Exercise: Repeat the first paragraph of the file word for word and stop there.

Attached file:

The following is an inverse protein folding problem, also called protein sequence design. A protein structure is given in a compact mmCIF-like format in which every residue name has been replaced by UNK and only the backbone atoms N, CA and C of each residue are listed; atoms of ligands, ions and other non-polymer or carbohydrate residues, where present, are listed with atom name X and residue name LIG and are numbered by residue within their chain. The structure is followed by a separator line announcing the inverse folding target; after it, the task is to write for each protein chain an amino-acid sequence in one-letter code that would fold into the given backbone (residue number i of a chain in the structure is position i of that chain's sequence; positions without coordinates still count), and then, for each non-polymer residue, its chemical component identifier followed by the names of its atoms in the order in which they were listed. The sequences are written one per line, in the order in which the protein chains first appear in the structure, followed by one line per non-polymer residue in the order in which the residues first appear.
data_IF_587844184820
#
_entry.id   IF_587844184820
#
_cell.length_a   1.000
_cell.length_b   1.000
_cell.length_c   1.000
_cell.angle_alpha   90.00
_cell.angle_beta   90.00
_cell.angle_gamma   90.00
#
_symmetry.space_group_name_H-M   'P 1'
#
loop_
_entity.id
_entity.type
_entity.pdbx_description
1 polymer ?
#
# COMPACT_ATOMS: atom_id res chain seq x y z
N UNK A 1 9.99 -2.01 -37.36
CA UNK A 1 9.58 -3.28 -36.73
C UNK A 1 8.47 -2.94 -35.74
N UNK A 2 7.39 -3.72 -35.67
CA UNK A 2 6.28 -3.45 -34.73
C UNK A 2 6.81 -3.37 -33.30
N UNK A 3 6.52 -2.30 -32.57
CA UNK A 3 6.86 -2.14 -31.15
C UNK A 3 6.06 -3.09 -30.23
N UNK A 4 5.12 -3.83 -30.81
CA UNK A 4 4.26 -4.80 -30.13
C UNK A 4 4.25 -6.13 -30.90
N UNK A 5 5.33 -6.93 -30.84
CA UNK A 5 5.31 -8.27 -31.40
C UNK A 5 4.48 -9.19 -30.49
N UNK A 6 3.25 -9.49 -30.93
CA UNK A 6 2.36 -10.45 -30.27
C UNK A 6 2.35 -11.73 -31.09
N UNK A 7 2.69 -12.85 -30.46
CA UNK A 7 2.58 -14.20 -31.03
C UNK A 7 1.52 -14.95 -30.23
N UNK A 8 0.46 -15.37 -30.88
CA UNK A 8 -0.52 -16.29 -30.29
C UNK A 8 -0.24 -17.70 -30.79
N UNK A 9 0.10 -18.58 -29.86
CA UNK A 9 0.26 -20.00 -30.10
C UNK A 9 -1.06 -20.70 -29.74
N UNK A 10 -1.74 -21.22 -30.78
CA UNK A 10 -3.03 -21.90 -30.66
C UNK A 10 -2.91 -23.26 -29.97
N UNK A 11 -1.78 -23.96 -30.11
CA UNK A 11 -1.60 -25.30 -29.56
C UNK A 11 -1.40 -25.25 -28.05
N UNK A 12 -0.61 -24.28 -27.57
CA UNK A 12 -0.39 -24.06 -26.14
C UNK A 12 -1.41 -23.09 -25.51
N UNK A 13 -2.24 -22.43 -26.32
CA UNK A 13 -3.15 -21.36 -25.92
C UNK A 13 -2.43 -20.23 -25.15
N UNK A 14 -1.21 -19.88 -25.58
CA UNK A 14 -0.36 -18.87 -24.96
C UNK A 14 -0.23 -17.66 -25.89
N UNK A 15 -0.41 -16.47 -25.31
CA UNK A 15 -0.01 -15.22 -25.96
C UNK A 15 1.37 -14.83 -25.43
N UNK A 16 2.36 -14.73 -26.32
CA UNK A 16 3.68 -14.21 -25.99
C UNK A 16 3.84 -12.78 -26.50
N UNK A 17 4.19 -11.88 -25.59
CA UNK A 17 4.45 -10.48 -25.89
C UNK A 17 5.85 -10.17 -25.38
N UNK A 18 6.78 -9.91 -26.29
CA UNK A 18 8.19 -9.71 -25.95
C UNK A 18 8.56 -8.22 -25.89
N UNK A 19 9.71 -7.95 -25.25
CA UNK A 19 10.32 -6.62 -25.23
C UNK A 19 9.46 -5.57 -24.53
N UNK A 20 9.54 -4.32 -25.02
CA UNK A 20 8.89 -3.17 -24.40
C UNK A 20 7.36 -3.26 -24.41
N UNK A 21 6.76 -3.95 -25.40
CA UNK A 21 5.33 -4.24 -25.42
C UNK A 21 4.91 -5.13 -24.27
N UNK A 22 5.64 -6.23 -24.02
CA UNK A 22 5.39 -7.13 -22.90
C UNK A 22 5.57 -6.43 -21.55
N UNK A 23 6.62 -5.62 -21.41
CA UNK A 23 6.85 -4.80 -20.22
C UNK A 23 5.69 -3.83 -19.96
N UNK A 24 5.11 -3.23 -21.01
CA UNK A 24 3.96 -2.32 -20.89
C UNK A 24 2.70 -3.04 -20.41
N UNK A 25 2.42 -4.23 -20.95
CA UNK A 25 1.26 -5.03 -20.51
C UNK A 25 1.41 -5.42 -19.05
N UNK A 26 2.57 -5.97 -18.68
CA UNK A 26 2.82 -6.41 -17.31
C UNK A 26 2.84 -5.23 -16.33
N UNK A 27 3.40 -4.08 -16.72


The following is an inverse protein folding problem, also called protein sequence design. A protein structure is given in a compact mmCIF-like format in which every residue name has been replaced by UNK and only the backbone atoms N, CA and C of each residue are listed; atoms of ligands, ions and other non-polymer or carbohydrate residues, where present, are listed with atom name X and residue name LIG and are numbered by residue within their chain. The structure is followed by a separator line announcing the inverse folding target; after it, the task is to write for each protein chain an amino-acid sequence in one-letter code that would fold into the given backbone (residue number i of a chain in the structure is position i of that chain's sequence; positions without coordinates still count), and then, for each non-polymer residue, its chemical component identifier followed by the names of its atoms in the order in which they were listed. The sequences are written one per line, in the order in which the protein chains first appear in the structure, followed by one line per non-polymer residue in the order in which the residues first appear.